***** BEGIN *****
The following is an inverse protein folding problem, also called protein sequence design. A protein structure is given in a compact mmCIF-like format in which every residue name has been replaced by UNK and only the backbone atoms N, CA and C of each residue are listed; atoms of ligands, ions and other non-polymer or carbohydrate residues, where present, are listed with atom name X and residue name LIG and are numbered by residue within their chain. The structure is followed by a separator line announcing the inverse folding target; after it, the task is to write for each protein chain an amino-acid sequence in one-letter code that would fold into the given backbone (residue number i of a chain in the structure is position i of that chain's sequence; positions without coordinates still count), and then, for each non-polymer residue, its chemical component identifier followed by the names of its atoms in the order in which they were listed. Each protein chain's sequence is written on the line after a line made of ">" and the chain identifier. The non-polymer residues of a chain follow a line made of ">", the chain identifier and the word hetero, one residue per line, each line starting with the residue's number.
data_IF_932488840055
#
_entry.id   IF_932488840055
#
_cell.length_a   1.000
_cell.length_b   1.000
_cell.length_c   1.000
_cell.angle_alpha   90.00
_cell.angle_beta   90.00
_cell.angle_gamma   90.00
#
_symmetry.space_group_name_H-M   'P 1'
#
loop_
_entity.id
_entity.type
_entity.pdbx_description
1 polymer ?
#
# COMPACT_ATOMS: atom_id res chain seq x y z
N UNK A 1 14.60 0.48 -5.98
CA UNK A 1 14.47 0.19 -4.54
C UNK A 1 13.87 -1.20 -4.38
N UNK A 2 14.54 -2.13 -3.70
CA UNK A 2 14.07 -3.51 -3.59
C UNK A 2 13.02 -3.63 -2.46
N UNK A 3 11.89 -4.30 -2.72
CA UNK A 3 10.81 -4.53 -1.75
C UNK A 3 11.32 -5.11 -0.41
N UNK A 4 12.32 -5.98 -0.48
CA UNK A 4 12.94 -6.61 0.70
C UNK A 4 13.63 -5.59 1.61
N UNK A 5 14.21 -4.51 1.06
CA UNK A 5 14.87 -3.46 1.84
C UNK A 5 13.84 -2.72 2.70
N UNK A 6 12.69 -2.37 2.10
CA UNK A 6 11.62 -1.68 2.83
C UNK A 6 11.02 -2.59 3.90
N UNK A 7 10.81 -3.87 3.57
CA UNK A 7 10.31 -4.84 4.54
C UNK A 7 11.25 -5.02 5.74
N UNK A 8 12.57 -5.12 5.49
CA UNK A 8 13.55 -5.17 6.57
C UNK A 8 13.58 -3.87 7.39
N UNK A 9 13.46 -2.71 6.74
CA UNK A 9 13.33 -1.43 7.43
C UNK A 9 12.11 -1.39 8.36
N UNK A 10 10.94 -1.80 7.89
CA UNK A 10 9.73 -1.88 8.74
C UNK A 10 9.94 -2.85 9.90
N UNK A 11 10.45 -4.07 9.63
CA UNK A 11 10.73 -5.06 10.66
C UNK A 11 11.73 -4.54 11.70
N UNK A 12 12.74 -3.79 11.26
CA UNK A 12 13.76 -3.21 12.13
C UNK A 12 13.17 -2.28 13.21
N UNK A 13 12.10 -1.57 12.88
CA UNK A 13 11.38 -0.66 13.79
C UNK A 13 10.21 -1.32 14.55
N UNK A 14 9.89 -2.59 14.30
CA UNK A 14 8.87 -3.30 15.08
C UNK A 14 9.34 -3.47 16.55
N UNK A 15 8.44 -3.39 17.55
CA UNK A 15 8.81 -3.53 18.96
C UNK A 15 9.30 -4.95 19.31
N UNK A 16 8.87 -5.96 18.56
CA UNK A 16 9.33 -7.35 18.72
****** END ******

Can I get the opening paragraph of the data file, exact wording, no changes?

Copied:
The following is an inverse protein folding problem, also called protein sequence design. A protein structure is given in a compact mmCIF-like format in which every residue name has been replaced by UNK and only the backbone atoms N, CA and C of each residue are listed; atoms of ligands, ions and other non-polymer or carbohydrate residues, where present, are listed with atom name X and residue name LIG and are numbered by residue within their chain. The structure is followed by a separator line announcing the inverse folding target; after it, the task is to write for each protein chain an amino-acid sequence in one-letter code that would fold into the given backbone (residue number i of a chain in the structure is position i of that chain's sequence; positions without coordinates still count), and then, for each non-polymer residue, its chemical component identifier followed by the names of its atoms in the order in which they were listed. Each protein chain's sequence is written on the line after a line made of ">" and the chain identifier. The non-polymer residues of a chain follow a line made of ">", the chain identifier and the word hetero, one residue per line, each line starting with the residue's number.